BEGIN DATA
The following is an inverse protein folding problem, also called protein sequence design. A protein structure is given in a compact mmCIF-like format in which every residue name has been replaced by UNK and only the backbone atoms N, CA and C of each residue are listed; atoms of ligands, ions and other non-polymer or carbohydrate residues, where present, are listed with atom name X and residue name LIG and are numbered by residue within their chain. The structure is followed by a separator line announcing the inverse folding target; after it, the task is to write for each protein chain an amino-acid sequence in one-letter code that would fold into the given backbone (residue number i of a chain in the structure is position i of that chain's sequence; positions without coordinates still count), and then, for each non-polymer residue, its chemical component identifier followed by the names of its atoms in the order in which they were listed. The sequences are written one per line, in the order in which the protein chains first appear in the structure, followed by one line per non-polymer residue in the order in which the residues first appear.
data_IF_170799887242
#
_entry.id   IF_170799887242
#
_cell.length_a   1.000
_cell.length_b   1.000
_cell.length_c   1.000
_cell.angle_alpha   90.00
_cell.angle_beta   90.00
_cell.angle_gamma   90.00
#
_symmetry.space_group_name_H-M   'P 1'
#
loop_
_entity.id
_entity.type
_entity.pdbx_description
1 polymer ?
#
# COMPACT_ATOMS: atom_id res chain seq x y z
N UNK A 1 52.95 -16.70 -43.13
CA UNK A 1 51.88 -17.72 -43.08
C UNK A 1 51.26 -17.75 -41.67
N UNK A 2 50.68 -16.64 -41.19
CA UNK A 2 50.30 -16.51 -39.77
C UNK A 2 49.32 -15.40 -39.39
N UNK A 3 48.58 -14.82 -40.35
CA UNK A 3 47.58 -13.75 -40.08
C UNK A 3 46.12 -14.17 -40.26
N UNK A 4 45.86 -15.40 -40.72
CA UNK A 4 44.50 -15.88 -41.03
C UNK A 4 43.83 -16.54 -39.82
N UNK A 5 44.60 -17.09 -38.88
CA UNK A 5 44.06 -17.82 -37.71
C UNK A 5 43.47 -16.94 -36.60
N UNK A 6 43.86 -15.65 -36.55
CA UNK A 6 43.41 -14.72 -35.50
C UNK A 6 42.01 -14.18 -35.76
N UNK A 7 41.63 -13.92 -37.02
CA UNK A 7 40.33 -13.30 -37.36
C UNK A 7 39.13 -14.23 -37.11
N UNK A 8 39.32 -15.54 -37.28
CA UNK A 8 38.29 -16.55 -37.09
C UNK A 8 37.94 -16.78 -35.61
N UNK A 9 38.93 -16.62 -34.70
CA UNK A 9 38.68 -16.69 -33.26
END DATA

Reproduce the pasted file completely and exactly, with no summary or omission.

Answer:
The following is an inverse protein folding problem, also called protein sequence design. A protein structure is given in a compact mmCIF-like format in which every residue name has been replaced by UNK and only the backbone atoms N, CA and C of each residue are listed; atoms of ligands, ions and other non-polymer or carbohydrate residues, where present, are listed with atom name X and residue name LIG and are numbered by residue within their chain. The structure is followed by a separator line announcing the inverse folding target; after it, the task is to write for each protein chain an amino-acid sequence in one-letter code that would fold into the given backbone (residue number i of a chain in the structure is position i of that chain's sequence; positions without coordinates still count), and then, for each non-polymer residue, its chemical component identifier followed by the names of its atoms in the order in which they were listed. The sequences are written one per line, in the order in which the protein chains first appear in the structure, followed by one line per non-polymer residue in the order in which the residues first appear.
data_IF_170799887242
#
_entry.id   IF_170799887242
#
_cell.length_a   1.000
_cell.length_b   1.000
_cell.length_c   1.000
_cell.angle_alpha   90.00
_cell.angle_beta   90.00
_cell.angle_gamma   90.00
#
_symmetry.space_group_name_H-M   'P 1'
#
loop_
_entity.id
_entity.type
_entity.pdbx_description
1 polymer ?
#
# COMPACT_ATOMS: atom_id res chain seq x y z
N UNK A 1 52.95 -16.70 -43.13
CA UNK A 1 51.88 -17.72 -43.08
C UNK A 1 51.26 -17.75 -41.67
N UNK A 2 50.68 -16.64 -41.19
CA UNK A 2 50.30 -16.51 -39.77
C UNK A 2 49.32 -15.40 -39.39
N UNK A 3 48.58 -14.82 -40.35
CA UNK A 3 47.58 -13.75 -40.08
C UNK A 3 46.12 -14.17 -40.26
N UNK A 4 45.86 -15.40 -40.72
CA UNK A 4 44.50 -15.88 -41.03
C UNK A 4 43.83 -16.54 -39.82
N UNK A 5 44.60 -17.09 -38.88
CA UNK A 5 44.06 -17.82 -37.71
C UNK A 5 43.47 -16.94 -36.60
N UNK A 6 43.86 -15.65 -36.55
CA UNK A 6 43.41 -14.72 -35.50
C UNK A 6 42.01 -14.18 -35.76
N UNK A 7 41.63 -13.92 -37.02
CA UNK A 7 40.33 -13.30 -37.36
C UNK A 7 39.13 -14.23 -37.11
N UNK A 8 39.32 -15.54 -37.28
CA UNK A 8 38.29 -16.55 -37.09
C UNK A 8 37.94 -16.78 -35.61
N UNK A 9 38.93 -16.62 -34.70
CA UNK A 9 38.68 -16.69 -33.26